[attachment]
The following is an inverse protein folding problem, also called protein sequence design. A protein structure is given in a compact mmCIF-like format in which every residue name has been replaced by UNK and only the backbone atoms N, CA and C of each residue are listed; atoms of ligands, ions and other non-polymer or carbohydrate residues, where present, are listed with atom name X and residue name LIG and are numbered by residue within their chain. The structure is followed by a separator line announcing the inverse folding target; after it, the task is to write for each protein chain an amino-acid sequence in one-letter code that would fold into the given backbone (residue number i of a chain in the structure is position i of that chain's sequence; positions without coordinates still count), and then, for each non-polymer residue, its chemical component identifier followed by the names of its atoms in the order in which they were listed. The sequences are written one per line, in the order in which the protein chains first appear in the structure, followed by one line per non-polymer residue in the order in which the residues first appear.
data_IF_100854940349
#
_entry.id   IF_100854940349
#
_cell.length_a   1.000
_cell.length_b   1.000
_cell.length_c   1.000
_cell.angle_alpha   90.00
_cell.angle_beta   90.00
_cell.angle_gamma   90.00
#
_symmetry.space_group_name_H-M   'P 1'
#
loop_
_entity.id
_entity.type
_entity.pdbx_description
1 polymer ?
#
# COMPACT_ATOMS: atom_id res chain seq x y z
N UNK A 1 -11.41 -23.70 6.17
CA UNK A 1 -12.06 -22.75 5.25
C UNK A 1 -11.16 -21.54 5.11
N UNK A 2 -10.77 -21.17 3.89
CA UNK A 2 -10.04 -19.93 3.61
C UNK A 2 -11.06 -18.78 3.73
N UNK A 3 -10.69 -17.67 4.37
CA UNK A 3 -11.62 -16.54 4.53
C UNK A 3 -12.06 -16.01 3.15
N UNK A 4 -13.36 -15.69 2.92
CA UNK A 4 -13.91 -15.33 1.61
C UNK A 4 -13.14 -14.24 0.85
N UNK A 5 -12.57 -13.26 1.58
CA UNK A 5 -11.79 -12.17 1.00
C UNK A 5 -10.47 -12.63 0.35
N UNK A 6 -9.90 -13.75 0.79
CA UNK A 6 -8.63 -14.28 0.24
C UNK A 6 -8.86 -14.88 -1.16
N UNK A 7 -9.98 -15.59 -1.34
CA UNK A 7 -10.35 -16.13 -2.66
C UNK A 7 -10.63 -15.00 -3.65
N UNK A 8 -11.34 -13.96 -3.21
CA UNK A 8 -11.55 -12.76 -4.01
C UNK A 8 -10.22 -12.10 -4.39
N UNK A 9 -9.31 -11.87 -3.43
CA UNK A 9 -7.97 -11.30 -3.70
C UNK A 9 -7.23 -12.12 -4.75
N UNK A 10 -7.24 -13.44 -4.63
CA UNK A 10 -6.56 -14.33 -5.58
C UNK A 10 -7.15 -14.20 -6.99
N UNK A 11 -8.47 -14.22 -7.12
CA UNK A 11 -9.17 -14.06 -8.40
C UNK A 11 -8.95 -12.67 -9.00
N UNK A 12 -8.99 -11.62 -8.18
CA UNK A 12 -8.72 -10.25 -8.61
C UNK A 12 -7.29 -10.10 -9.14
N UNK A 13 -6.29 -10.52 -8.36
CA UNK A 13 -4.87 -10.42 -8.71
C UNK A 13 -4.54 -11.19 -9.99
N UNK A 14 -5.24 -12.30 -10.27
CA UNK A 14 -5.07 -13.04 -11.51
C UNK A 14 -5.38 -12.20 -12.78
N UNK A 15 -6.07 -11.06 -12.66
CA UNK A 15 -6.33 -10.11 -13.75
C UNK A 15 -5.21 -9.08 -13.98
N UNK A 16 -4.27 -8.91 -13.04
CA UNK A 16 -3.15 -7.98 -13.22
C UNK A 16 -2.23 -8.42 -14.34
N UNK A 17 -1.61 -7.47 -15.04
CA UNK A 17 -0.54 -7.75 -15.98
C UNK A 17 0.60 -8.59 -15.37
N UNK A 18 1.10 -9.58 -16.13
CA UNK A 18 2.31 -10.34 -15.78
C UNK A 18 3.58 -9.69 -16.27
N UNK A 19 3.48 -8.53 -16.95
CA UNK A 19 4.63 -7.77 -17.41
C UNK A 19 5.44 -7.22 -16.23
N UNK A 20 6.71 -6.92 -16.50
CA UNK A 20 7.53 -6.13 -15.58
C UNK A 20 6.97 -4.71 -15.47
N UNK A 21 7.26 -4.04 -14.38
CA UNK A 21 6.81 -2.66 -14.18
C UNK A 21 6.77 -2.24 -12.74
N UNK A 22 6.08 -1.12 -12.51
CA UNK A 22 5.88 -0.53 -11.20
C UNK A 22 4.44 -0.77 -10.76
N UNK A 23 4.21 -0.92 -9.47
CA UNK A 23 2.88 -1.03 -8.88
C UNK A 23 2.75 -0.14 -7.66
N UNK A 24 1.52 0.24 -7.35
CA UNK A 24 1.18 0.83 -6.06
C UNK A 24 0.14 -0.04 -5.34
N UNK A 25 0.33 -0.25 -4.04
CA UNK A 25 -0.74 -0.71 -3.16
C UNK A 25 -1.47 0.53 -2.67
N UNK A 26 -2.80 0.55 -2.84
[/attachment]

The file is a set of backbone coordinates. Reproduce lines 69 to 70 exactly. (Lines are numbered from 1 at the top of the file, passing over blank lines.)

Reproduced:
C UNK A 16 -2.23 -8.42 -14.34
N UNK A 17 -1.61 -7.47 -15.04